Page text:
Scene 1: Prelude with witches, "Fair is foul and foul is fair".
Scene 2: News of the battles, of the victory of Macbeth, Duncan names him Thane of Cawdor in place of the traitor.
Scene 3: The Three Sisters meet Macbeth with Banquo, greeting him as Glamis, Cawdor, and soon-to-be king; as they vanish, messengers greet him as "Cawdor": he shows signs of further ambition.
Scene 4: Duncan hears of the "noble death" of the former Thane of Cawdor; Macbeth arrives, hears of the naming of Malcolm as Cumberland (= heir). Ambitious aside.
Scene 5: Lady Macbeth reads Macbeth's letter, foresees his ambition and weakness and calls on the Spirits to "unsex" her.
Scene 6: Duncan arrives, welcomed by Lady Macbeth.
Scene 7: Macbeth's troubled soliloquy, Lady Macbeth encourages him.
Scene 1: Macbeth sees a dagger in the air, soliloquizes, goes to kill Duncan.
Scene 2: Macbeth returns, describes the deed; Lady Macbeth goes to bring back the daggers to the sleeping guards.
Scene 3: The drunken Porter admits Macduff. The murder is discovered. Malcolm decides to escape to England. Scene 4: The night's storm described, the flight of Malcolm etc.
Scene 1: Macbeth plots the murder of Banquo, out of jealousy and insecurity.
Scene 2: Macbeth refuses to tell Lady Macbeth what he is planning.
Scene 3: The murderers kill Banquo, but Fleance, his son, escapes.
Scene 4: The ghost of Banquo appears to Macbeth during the banquet.
(Scene 5: Hecate scene, surely not by Shakespeare)
Scene 6: Lenox and a Lord discuss the dangers of life under Macbeth.
Scene 1: Macbeth returns to consult the Three Witches about the future, his security; he is shown all Banquo's descendants as kings, and given assurances that he has nothing to worry about until Birnam Wood comes to Dunsinane, that he can be harmed by no man "of woman born." News of Macduff's flight to England makes Macbeth decide to kill his family.
Scene 2: Lady Macduff and her son in touching dialogue, before they are murdered by thugs.
Scene 3: In England, at the court of holy Edward the Confessor; the testing of Macduff by Malcolm; the power of the King to heal. News of the murder of Macduff's family. Plans for invasion.
Scene 1: Lady Macbeth's sleep-walking scene.
Scene 2: The armies arrive near Birnam wood.
Scene 3: Macbeth rejects all news of danger, secure in Dunsinane. News of Lady Macbeth's sickness does not affect him.
Scene 4: Near Dunsinane, Malcolm orders army to take branches for disguise.
Scene 5: In Dunsinane, a cry announces Lady Macbeth's death (suicide?). Macbeth's soliloquy "Tomorrow" is followed by news that Birnam wood is moving towards the castle.
Scene 6: Battle preparations.
Scene 7: Macbeth fights, kills Siward. Alarums.
Scene 8: Macduff "from his mother's womb untimely ripped" kills Macbeth off stage.
Scene 9: Macduff brings in Macbeth's head, Malcolm is acclaimed King of Scotland.
The play is a chronicle tragedy based mainly on Holinshed's account of the reign of King Makbeth of Scotland, although the murder of Duncan is modelled on that of an earlier king, Duff, also found in Holinshed (see the Appendix to the Arden edition). Shakespeare makes King Duncan a holy old man, while in the chronicle he was a weak king and not so old. In various ways Shakespeare stresses the personal responsibility of Macbeth and his wife, so that the play's Banquo is not involved in the murder, as he is in Holinshed, and Macbeth has no concrete grievance against the king as he did in the source, where he had a very strong right to the throne until Duncan made his own son the heir instead.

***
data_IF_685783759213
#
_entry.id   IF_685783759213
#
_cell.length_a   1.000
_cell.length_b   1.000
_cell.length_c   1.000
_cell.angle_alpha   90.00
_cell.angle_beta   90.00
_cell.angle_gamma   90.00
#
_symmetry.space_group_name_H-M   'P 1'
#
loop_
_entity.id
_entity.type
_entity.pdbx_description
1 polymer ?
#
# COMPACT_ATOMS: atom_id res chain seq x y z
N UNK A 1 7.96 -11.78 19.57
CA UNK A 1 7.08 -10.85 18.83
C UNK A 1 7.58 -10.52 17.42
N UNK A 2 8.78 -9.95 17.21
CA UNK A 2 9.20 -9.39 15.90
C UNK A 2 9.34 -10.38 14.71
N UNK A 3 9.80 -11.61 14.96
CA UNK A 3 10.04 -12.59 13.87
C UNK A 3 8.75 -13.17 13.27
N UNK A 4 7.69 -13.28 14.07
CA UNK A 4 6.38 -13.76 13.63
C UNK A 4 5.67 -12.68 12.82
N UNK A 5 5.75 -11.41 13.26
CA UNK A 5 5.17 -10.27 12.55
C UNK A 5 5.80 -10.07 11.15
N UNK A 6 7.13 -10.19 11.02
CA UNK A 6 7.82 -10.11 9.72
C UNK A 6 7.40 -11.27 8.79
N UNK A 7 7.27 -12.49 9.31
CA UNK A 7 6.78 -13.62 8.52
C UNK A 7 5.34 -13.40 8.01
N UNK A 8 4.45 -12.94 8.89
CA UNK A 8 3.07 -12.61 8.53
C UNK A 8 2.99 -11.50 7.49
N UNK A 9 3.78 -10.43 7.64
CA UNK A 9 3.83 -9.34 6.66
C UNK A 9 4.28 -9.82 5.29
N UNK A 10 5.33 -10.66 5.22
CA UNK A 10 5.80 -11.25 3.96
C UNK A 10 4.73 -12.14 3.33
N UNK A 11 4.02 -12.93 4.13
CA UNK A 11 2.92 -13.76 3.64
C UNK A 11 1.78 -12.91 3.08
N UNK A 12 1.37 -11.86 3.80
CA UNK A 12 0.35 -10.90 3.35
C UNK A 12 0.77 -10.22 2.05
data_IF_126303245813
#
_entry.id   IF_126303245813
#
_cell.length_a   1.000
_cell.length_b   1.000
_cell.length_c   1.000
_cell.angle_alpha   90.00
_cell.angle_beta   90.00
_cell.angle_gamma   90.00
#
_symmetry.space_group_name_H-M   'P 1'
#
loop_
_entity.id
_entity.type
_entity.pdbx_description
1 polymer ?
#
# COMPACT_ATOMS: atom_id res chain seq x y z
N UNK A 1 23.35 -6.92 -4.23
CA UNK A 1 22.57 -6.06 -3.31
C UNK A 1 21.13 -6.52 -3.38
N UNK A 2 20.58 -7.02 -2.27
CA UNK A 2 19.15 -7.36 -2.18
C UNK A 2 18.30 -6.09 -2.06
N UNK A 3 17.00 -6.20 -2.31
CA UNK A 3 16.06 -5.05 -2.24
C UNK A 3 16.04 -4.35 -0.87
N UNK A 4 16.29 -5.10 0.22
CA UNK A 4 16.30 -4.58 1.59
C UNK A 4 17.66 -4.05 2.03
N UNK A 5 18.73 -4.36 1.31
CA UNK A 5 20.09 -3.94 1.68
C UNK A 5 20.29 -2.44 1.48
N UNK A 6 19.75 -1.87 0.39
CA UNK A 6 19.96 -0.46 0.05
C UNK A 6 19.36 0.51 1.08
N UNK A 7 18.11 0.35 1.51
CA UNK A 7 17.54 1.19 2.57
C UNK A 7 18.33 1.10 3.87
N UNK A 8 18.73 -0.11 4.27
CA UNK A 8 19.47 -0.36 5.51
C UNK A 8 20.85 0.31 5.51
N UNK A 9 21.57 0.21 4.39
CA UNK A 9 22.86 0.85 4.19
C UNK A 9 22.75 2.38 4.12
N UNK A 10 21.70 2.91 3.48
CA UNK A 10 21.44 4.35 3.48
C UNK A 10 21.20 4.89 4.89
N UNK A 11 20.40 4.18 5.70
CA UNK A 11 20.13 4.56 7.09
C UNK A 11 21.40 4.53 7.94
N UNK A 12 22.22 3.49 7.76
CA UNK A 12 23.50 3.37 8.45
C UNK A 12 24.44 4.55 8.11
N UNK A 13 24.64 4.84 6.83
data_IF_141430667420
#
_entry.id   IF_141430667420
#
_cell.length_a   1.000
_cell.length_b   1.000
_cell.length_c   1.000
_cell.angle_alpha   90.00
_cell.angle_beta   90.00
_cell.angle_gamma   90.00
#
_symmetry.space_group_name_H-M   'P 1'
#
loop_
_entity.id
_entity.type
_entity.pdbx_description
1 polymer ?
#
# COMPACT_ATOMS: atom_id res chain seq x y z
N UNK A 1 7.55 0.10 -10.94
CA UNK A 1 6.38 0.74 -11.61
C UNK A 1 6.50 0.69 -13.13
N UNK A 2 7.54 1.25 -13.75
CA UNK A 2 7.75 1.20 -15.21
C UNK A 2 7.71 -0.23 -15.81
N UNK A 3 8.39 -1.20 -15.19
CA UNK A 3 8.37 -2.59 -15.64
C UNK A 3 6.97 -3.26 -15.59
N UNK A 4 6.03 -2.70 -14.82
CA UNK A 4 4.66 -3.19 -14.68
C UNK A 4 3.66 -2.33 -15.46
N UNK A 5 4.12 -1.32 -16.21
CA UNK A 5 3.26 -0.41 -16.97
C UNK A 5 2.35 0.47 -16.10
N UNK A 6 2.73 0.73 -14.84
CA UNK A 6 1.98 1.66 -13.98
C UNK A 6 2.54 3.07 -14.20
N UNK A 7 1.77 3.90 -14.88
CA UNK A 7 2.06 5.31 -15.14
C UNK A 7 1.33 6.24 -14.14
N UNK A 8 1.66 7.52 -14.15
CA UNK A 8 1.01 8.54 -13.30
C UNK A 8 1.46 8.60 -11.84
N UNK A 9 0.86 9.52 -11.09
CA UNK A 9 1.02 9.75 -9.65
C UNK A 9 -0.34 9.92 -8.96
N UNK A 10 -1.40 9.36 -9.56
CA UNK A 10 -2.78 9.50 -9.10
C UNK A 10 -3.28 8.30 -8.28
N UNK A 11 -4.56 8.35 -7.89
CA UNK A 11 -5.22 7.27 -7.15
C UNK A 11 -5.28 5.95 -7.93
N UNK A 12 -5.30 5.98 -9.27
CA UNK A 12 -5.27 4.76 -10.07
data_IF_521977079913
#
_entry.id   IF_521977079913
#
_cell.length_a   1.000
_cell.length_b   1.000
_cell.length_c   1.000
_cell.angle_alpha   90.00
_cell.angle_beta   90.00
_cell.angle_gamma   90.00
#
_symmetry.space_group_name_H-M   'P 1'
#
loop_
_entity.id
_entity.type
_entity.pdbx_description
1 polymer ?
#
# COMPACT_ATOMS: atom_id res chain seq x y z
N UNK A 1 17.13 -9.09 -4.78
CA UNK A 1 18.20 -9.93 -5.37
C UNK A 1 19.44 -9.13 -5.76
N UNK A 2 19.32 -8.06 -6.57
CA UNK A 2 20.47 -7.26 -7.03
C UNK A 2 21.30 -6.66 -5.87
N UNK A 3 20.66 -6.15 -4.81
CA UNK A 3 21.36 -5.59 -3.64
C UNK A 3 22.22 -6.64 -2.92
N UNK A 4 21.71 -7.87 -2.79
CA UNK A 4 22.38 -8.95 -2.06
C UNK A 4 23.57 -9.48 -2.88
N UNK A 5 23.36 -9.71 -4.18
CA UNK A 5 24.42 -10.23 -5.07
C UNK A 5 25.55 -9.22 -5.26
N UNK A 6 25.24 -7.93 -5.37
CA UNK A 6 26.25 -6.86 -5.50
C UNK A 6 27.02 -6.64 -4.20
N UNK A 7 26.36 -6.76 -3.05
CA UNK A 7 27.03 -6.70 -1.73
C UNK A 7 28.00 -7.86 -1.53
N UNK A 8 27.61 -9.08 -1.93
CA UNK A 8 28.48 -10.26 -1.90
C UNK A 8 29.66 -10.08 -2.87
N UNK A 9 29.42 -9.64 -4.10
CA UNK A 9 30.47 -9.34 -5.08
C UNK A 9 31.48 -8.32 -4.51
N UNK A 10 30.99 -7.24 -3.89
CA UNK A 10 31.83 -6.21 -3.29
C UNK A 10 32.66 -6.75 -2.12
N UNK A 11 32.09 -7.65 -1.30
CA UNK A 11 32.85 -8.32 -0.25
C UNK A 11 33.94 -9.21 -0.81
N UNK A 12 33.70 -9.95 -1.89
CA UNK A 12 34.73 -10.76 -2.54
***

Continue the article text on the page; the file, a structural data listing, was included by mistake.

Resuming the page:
Shakespeare stresses the moral polarities in the play, and uses more of the heaven-hell imagery of the morality plays than in his other tragedies. The historical king Makbeth ruled wisely and well for many years; this is eliminated. The result is a tragic protagonist unique in Shakespeare, since Macbeth is directly responsible for the deaths of Duncan, his bodyguards, Banquo, Lady Macduff, her children and servants, and countless others, becoming at last "the tyrant;" yet he is no melodramatic monster, and the audience is invited to sympathize with his step-by-step descent into hell.
The use of supernatural elements, suggested by Holinshed, the mysterious three "sisters" (who seem to be spirits of fate, rather than mere "witches"), gives an added dimension of dread and mystery to a morality play showing that ill-gotten goods bring no delight. The sisters' messages do not diminish Macbeth's responsibility for his actions, they are promptings that kindle a fire in his mind, not more. Lady Macbeth, too, though she strengthens his resolve in the early stages, retires more and more from the action as Macbeth advances in increasing solitude towards his inevitable death, a death he insists he is not exposed to.
Macbeth searches for and then clings on to an assurance of invulnerability
based on his second encounter with the sisters until the final moments
of the play. This version of the classical theme of the "ambiguous oracle"
heightens the tension surrounding Macbeth's last moments, bestowing on
him a kind of charmed life that is at last stripped from him as Birnham
Wood moves towards Dunsinane Hill and then Macduff reveals that he was
not "born of woman" in the normal way.